2020 was a rough year for almost every industry outside of mask and toilet paper production — and for Colorado’s cannabis industry, which experienced a year of explosive revenue growth and progress at both the legislative and social levels.
Not only did 2020’s cannabis sales smash previous years’ records, but Gov. Jared Polis also signed a bill into law offering mass pardons for cannabis felons; the state legally defined “social equity” in Colorado’s cannabis industry; banks can now more easily loan cannabis businesses money; and out-of-state residents can finally work in the state’s industry.
By all measures, it was a good year for cannabis in the Centennial State. Now, Colorado’s cannabis industry is poised to grow even more behind that momentum and all eyes are eagerly looking to 2021. So what’s next? What can people look forward to in cannabis this year in Colorado?
To start, as of Jan. 1, recreational marijuana delivery became a legal business enterprise throughout the state. HB19-1234 was first passed in 2019 and legalized medical marijuana delivery — but it stipulated that recreational delivery wouldn’t be a legal option until 2021. Now that time has come, and soon cannabis users will be able to have their favorite dank delivered right to their door. Municipalities still must individually vote to approve this new service option. So far, only one has given it the green light, although more municipalities are sure to follow suit. Late in 2020, Aurora approved licenses for delivery exclusively to social equity applicants (those in low economic areas or who have been adversely affected by the war on drugs) for the first three years.
Coloradans can also expect to see the fight for social equity in the cannabis industry continue. Nonprofits like the Color of Cannabis are putting greater pressure on lawmakers to remove the barriers of entry that have kept black and Latino communities iniquitously barred from participating in Colorado’s legal market.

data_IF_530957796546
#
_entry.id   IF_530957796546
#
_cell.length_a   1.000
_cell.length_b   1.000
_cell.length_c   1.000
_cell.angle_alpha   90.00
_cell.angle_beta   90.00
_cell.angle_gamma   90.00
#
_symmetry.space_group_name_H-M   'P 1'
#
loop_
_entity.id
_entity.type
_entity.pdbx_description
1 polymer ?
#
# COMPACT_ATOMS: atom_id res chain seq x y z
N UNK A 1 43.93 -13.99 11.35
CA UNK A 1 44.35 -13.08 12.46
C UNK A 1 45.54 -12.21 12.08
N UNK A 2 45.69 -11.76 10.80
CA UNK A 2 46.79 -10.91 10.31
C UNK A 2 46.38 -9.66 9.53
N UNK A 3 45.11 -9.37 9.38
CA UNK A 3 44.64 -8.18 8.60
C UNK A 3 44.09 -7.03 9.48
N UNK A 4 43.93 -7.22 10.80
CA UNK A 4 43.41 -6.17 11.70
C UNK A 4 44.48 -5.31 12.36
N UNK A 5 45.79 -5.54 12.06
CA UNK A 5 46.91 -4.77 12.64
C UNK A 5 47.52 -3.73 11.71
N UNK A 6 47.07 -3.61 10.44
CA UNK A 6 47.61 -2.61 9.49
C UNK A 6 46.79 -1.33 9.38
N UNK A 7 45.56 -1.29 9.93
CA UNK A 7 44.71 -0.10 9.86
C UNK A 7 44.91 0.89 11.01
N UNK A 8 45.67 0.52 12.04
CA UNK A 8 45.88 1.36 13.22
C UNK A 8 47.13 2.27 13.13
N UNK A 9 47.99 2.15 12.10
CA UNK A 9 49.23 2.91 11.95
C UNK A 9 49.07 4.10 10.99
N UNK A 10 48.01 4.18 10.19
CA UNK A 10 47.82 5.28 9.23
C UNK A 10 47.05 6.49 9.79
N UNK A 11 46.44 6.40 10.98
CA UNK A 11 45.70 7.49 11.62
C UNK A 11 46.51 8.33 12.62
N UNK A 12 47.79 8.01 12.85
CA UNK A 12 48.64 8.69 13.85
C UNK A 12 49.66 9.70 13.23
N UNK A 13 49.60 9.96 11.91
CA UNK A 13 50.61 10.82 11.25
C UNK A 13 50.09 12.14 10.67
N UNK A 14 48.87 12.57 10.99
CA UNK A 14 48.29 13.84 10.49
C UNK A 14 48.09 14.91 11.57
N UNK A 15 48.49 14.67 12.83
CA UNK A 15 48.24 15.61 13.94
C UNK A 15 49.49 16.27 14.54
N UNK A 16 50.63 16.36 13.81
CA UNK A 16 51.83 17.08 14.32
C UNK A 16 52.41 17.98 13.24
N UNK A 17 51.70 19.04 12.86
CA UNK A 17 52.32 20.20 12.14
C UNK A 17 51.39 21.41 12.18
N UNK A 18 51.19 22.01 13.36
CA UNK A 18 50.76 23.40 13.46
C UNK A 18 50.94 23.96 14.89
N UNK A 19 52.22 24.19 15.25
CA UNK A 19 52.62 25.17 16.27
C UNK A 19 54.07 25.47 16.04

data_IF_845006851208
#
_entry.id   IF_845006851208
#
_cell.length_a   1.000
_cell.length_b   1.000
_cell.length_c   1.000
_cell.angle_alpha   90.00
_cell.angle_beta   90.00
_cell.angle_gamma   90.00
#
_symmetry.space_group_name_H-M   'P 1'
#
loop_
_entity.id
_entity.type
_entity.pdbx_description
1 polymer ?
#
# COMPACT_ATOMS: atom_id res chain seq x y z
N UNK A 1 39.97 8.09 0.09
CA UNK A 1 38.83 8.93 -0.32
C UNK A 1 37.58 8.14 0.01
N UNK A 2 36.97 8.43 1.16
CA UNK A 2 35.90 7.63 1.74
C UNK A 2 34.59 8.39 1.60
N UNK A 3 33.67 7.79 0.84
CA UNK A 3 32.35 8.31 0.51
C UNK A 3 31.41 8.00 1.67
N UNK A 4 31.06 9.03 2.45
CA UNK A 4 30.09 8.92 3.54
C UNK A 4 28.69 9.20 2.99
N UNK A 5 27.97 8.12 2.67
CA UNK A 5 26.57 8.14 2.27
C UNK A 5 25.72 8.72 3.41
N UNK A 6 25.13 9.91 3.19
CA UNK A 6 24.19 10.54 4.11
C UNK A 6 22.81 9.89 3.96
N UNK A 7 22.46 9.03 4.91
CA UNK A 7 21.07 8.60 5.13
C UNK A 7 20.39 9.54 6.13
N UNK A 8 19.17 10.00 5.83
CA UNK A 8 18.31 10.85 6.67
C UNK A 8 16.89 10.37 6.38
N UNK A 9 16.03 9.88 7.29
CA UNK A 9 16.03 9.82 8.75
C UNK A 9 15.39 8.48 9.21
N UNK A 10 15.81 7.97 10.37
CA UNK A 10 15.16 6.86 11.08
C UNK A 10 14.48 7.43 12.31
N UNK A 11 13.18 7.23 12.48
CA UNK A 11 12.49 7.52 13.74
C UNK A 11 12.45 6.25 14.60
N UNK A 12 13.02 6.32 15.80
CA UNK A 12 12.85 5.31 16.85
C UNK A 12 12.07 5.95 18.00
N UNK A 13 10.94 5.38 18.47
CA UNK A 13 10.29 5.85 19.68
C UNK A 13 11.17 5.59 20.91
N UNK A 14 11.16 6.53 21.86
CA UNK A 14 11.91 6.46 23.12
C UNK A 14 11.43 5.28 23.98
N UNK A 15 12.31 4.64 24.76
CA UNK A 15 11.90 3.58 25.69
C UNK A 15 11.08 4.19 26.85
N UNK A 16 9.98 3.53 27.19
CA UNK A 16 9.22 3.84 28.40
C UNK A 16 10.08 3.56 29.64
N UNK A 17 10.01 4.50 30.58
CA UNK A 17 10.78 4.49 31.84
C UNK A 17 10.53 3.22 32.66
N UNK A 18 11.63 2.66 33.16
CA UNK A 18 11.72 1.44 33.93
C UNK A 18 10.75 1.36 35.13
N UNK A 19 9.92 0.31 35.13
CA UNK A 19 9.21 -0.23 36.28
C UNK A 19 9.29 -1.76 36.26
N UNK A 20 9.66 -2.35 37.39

While 2020’s expungement bill (HB-1424) and the bill defining social equity (HB20-1424) were both great strides in levelling the playing field in the cannabis industry for minorities, there is a lot more that can still be done, according to Sarah Woodson, the founder of the Color of Cannabis. Activists like Woodson are working with lawmakers to develop and pass more social equity bills like these in 2021, to help give those communities negatively affected by the drug war a firmer leg up into the legal cannabis industry.
“Hopefully [this] year we’ll be working on a financing bill,” Woodson says. “And we’ll be doing a lot of local lobbying to try to get people to allow these social equity opportunities for delivery and hospitality.”
Beyond legislation, Coloradans will also likely start to see new technologies changing the game on both the production and consumer ends of the market. New tools like Green Mill’s Supercritical Co2 botanical extractors aim to make cannabis extraction safer, faster and far easier, and will make entry into the oil production business a much more achievable goal.
“The real victors in this will, of course, be artisan extract producers who will discover a newfound ability to make high-quality products that are consistent and safe,” says Jesse Turner, the director of R&D at Green Mill.
In turn, that will give consumers more options as the market surges with new brands and products, and will raise the competitive bar for quality at the same time. New extraction technologies like this will undoubtedly change the market for THC and CBD oils in 2021.
And finally, cannabis vending machines are also likely to become more commonplace this year. One such machine, designed by analytics startup company Anna, is already in use at Strawberry Fields dispensary in Pueblo and more will undoubtedly debut throughout 2021 now that they’re legal. These will increase customers’ access to cannabis while also reducing person-to-person interactions — making buying your weed as COVID-safe as buying a candy bar.
There’s a lot to be excited about in the cannabis industry this year. Not only does it seem that the social, legal and financial levies surrounding it are breaking one House Bill at a time, but the technology for and access to cannabis, are also making exponential bounds.